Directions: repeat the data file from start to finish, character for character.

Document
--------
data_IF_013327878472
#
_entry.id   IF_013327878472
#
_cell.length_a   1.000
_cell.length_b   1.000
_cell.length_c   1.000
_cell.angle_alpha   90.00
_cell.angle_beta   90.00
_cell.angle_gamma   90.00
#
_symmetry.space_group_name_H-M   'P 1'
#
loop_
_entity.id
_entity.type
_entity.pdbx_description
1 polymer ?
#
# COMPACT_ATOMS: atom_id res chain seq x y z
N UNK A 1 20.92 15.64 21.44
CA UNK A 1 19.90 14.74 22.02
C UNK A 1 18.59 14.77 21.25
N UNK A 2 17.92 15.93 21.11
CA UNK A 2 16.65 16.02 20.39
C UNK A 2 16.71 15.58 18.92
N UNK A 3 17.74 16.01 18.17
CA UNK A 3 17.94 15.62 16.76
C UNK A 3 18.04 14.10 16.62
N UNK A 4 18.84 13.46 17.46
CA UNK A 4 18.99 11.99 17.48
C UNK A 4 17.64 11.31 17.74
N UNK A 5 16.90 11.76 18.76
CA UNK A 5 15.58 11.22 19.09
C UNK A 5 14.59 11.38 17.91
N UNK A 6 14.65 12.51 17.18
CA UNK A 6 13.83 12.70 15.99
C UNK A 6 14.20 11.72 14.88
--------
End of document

data_IF_013327878472
#
_entry.id   IF_013327878472
#
_cell.length_a   1.000
_cell.length_b   1.000
_cell.length_c   1.000
_cell.angle_alpha   90.00
_cell.angle_beta   90.00
_cell.angle_gamma   90.00
#
_symmetry.space_group_name_H-M   'P 1'
#
loop_
_entity.id
_entity.type
_entity.pdbx_description
1 polymer ?
#
# COMPACT_ATOMS: atom_id res chain seq x y z
N UNK A 1 20.92 15.64 21.44
CA UNK A 1 19.90 14.74 22.02
C UNK A 1 18.59 14.77 21.25
N UNK A 2 17.92 15.93 21.11
CA UNK A 2 16.65 16.02 20.39
C UNK A 2 16.71 15.58 18.92
N UNK A 3 17.74 16.01 18.17
CA UNK A 3 17.94 15.62 16.76
C UNK A 3 18.04 14.10 16.62
N UNK A 4 18.84 13.46 17.46
CA UNK A 4 18.99 11.99 17.48
C UNK A 4 17.64 11.31 17.74
N UNK A 5 16.90 11.76 18.76
CA UNK A 5 15.58 11.22 19.09
C UNK A 5 14.59 11.38 17.91
N UNK A 6 14.65 12.51 17.18
CA UNK A 6 13.83 12.70 15.99
C UNK A 6 14.20 11.72 14.88